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Alaska state officials say warmer Arctic temperatures depressed oil output

20 March 2018

Production of the Alaska North Slope crude oil has averaged about 518,000 barrels per day (bpd) through the current fiscal year, down from the approximately 533,000 bpd predicted last fall, state Revenue Commissioner Sheldon Fisher told the state Senate’s finance committee on March 19. This was due to warmer than usual conditions, he said, which affected equipment designed to operate at lower temperatures.

Prudhoe Bay: Image - BP
Prudhoe Bay: Image - BP

This year Arctic Alaska has seen the warmest winter on record, and temperature-related declines in production were most pronounced at the giant Prudhoe Bay field, which is particularly sensitive to temperature changes, Dan Stickel, chief economist for the state’s Department of Revenue, told the committee.

In a recent report on the issue, Reuters said that Deadhorse, the camp community at Prudhoe Bay, saw an average December-to-February temperature of minus-0.1 degree Fahrenheit (minus-17.8 Celsius), 14.6 degrees warmer than the 1981-2010 average.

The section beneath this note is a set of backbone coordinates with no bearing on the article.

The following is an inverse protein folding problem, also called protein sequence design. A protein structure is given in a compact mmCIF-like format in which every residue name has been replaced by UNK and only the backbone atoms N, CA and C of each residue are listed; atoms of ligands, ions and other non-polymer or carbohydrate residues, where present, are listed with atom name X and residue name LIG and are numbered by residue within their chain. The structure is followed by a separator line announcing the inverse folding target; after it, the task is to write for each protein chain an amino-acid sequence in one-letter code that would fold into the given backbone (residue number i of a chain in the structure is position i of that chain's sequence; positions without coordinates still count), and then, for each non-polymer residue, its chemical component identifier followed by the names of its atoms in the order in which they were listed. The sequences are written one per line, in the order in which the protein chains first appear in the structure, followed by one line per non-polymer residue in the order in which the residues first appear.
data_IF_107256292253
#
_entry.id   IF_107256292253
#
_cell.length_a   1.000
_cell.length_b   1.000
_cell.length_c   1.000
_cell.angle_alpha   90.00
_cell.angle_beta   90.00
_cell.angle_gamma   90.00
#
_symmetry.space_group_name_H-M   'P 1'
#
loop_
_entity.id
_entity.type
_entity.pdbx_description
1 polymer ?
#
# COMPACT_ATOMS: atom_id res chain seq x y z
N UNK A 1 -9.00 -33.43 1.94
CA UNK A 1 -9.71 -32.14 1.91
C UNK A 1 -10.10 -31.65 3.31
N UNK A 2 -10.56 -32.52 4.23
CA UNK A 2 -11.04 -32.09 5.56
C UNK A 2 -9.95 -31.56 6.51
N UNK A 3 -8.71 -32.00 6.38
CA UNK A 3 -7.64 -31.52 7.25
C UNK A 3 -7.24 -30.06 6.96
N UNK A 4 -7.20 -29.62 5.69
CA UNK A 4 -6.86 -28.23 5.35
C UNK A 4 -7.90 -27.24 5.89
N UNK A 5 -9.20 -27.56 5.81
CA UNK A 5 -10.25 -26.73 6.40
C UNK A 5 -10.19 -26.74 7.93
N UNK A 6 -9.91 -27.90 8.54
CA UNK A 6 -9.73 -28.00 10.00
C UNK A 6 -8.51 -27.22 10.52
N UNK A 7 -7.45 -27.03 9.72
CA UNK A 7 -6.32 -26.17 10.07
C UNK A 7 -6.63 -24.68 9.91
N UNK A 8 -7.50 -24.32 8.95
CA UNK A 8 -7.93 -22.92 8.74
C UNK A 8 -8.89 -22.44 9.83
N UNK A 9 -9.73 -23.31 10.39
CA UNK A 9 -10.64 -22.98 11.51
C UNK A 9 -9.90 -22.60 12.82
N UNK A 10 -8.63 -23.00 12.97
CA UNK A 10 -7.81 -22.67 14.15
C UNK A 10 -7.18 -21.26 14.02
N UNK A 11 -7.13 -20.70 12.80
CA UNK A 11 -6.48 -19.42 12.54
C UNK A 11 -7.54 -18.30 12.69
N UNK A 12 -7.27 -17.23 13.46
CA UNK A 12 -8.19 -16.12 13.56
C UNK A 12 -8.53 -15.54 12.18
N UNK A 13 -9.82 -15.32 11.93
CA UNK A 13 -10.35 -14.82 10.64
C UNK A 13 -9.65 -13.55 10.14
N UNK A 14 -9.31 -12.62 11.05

The report quoted an Alaska Oil and Gas Conservation Commission member as saying that among the temperature-sensitive facilities were those handling natural gas, which is cycled through the fields to enhance oil recovery.

North Slope oil production is expected to recover somewhat in the next three months, bringing the fiscal 2018 average to 521,800 barrels per day, according to the state officials’ forecast, which is produced semiannually.

Production in the coming fiscal year is expected to average 526,000 barrels per day, then decline gradually to 493,000 barrels per day by fiscal 2027.

North Slope production peaked in 1988 at over 2 million barrels per day. The decline has been at the heart of a long-term fiscal problem for the oil-dependent state government, which faces a budget deficit of over $2 billion this year.

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